Federal Aid to Renters Moves Slowly, Leaving Many at Risk
Congress allocated $25 billion in December and another $21 billion in March to help people who fell behind on rent during the pandemic. Little has reached landlords or tenants.
By Jason DeParle
WASHINGTON — Four months after Congress approved tens of billions of dollars in emergency rental aid, only a small portion has reached landlords and tenants, and in many places it is impossible even to file an application.
The program requires hundreds of state and local governments to devise and carry out their own plans, and some have been slow to begin. But the pace is hindered mostly by the sheer complexity of the task: starting a huge pop-up program that reaches millions of tenants, verifies their debts and wins over landlords whose interests are not always the same as their renters’.
The money at stake is vast. Congress approved $25 billion in December and added more than $20 billion in March. The sum the federal government now has for emergency rental aid, $46.5 billion, rivals the annual budget of the Department of Housing and Urban Development.
Experts say careful preparation may improve results; it takes time to find the neediest tenants and ensure payment accuracy. But with 1 in 7 renters reporting that they are behind on payments, the longer it takes to distribute the money, the more landlords suffer destabilizing losses, and tenants risk eviction.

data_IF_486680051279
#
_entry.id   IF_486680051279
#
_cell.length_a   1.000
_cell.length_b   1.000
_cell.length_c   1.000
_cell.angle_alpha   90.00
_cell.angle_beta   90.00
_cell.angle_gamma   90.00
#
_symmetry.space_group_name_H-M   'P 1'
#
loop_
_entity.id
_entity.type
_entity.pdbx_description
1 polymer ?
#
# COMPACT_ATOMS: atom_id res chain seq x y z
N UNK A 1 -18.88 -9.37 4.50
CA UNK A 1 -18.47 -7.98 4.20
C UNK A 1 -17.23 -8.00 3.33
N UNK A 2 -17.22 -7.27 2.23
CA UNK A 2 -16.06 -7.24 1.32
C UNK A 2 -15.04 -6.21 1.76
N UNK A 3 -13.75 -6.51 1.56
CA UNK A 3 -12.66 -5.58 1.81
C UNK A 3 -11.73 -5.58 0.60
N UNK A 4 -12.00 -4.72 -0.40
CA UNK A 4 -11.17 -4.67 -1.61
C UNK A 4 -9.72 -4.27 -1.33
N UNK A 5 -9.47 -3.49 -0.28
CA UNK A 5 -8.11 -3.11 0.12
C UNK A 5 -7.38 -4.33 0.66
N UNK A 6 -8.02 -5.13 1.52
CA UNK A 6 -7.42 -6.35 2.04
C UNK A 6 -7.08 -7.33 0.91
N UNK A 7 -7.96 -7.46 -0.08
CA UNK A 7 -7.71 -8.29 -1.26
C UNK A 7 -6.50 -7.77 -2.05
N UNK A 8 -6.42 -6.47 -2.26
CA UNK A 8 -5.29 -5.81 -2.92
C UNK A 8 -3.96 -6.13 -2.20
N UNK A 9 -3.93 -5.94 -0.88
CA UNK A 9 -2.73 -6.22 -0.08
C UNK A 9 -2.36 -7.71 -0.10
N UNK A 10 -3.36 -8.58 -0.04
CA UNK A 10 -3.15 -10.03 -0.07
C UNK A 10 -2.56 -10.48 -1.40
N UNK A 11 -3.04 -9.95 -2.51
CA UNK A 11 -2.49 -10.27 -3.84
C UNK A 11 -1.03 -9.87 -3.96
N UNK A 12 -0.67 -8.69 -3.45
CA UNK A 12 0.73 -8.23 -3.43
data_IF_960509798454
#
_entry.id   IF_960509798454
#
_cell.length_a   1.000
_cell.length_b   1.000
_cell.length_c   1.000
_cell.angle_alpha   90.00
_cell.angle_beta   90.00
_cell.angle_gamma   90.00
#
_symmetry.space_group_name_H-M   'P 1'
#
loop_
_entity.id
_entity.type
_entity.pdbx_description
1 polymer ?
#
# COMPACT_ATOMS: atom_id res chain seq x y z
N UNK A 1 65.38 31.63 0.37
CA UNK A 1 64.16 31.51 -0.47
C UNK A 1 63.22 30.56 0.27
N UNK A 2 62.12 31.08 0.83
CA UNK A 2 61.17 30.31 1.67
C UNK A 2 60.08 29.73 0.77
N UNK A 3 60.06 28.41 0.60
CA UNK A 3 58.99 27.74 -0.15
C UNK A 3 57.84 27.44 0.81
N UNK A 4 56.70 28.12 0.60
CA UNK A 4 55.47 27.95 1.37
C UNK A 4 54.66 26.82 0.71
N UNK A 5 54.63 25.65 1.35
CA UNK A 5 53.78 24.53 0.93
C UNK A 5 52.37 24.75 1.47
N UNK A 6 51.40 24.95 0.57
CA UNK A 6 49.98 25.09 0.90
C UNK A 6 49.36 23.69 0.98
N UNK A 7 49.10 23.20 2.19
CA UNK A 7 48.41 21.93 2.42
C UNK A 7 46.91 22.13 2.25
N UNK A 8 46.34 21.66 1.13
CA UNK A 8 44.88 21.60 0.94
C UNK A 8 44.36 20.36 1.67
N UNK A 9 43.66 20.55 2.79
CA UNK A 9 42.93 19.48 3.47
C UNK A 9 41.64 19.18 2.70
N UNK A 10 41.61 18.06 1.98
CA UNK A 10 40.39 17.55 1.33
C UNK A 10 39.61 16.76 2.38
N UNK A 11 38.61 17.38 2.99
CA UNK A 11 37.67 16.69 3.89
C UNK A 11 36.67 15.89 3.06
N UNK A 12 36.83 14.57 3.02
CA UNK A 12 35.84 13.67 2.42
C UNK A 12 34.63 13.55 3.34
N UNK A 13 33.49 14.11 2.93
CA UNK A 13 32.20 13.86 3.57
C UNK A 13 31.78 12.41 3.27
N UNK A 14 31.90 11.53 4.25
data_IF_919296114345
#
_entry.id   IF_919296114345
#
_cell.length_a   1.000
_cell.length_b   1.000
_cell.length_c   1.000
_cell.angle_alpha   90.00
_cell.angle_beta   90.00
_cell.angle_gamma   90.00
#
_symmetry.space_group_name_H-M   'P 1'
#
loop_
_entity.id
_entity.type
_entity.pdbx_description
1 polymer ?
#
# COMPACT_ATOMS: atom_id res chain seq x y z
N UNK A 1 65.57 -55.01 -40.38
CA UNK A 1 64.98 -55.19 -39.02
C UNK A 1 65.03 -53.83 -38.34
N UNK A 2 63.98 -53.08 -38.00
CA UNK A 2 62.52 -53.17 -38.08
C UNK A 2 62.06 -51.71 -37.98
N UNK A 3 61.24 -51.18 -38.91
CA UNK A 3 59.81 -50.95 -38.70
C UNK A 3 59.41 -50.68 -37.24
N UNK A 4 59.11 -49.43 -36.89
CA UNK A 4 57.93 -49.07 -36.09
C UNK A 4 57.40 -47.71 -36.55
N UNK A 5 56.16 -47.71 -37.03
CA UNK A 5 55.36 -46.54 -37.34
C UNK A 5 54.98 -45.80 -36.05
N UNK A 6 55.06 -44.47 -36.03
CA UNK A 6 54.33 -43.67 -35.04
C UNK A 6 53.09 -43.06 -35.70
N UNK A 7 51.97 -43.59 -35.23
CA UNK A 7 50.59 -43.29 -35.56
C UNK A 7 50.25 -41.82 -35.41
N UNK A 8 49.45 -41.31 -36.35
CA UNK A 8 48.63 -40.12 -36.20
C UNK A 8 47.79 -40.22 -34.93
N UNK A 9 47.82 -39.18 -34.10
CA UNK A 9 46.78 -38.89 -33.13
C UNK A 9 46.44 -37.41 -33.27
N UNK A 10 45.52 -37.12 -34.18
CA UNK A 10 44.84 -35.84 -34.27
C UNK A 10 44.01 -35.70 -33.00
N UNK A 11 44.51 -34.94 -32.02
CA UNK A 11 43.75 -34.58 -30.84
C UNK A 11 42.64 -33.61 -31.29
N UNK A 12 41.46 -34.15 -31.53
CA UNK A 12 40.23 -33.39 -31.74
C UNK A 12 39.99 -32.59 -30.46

Millions of tenants are protected from eviction only by a tenuous federal moratorium that faces multiple court challenges, omits many households and is scheduled to expire in June.
“I’m impressed with the amount of work that unsung public servants are doing to set up these programs, but it is problematic that more money isn’t getting out the door,” said Ingrid Gould Ellen, a professor at New York University who is studying the effort. “There are downstream effects if small landlords can’t keep up their buildings, and you want to reach families when they first hit a crisis so their problems don’t compound.”
Estimates of unpaid rents vary greatly, from $8 billion to $53 billion, with the sums that Congress has approved at the high end of the range.
The situation illustrates the patchwork nature of the American safety net. Food, cash, health care and other types of aid flow through separate programs. Each has its own mix of federal, state and local control, leading to great geographic variation.
While some pandemic aid has flowed through established programs, the rental help is both decentralized and new, making the variation especially pronounced.
Among those seeking help is Saundra Broughton, 48, a logistics worker outside Charleston, S.C., who considered herself safely middle class in the fall, when she rented an apartment with a fitness center and saltwater pool. To her shock, she was soon laid off; after her jobless benefits were delayed, she received an eviction notice.
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